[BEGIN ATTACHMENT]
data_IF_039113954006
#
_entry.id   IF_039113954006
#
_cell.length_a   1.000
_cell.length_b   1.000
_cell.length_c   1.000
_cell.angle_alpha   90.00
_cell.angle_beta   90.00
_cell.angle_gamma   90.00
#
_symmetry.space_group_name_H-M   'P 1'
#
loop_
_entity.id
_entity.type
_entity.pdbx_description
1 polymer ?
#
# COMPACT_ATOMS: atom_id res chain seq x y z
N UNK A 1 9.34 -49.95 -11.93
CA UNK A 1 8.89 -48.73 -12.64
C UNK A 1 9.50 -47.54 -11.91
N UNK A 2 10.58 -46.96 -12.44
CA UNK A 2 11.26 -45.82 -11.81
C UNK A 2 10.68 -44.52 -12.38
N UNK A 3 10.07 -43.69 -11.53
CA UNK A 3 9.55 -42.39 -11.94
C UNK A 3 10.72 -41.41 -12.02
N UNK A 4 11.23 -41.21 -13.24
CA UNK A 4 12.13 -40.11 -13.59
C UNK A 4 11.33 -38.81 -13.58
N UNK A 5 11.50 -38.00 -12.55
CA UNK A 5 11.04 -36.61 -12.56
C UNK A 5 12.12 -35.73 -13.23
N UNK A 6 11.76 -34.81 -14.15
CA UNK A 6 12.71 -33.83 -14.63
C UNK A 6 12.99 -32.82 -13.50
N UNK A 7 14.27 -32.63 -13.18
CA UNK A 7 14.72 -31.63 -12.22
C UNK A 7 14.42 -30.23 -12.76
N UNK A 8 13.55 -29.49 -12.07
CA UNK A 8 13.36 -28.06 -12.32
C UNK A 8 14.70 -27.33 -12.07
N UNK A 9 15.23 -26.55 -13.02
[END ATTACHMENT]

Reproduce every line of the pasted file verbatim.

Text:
data_IF_039113954006
#
_entry.id   IF_039113954006
#
_cell.length_a   1.000
_cell.length_b   1.000
_cell.length_c   1.000
_cell.angle_alpha   90.00
_cell.angle_beta   90.00
_cell.angle_gamma   90.00
#
_symmetry.space_group_name_H-M   'P 1'
#
loop_
_entity.id
_entity.type
_entity.pdbx_description
1 polymer ?
#
# COMPACT_ATOMS: atom_id res chain seq x y z
N UNK A 1 9.34 -49.95 -11.93
CA UNK A 1 8.89 -48.73 -12.64
C UNK A 1 9.50 -47.54 -11.91
N UNK A 2 10.58 -46.96 -12.44
CA UNK A 2 11.26 -45.82 -11.81
C UNK A 2 10.68 -44.52 -12.38
N UNK A 3 10.07 -43.69 -11.53
CA UNK A 3 9.55 -42.39 -11.94
C UNK A 3 10.72 -41.41 -12.02
N UNK A 4 11.23 -41.21 -13.24
CA UNK A 4 12.13 -40.11 -13.59
C UNK A 4 11.33 -38.81 -13.58
N UNK A 5 11.50 -38.00 -12.55
CA UNK A 5 11.04 -36.61 -12.56
C UNK A 5 12.12 -35.73 -13.23
N UNK A 6 11.76 -34.81 -14.15
CA UNK A 6 12.71 -33.83 -14.63
C UNK A 6 12.99 -32.82 -13.50
N UNK A 7 14.27 -32.63 -13.18
CA UNK A 7 14.72 -31.63 -12.22
C UNK A 7 14.42 -30.23 -12.76
N UNK A 8 13.55 -29.49 -12.07
CA UNK A 8 13.36 -28.06 -12.32
C UNK A 8 14.70 -27.33 -12.07
N UNK A 9 15.23 -26.55 -13.02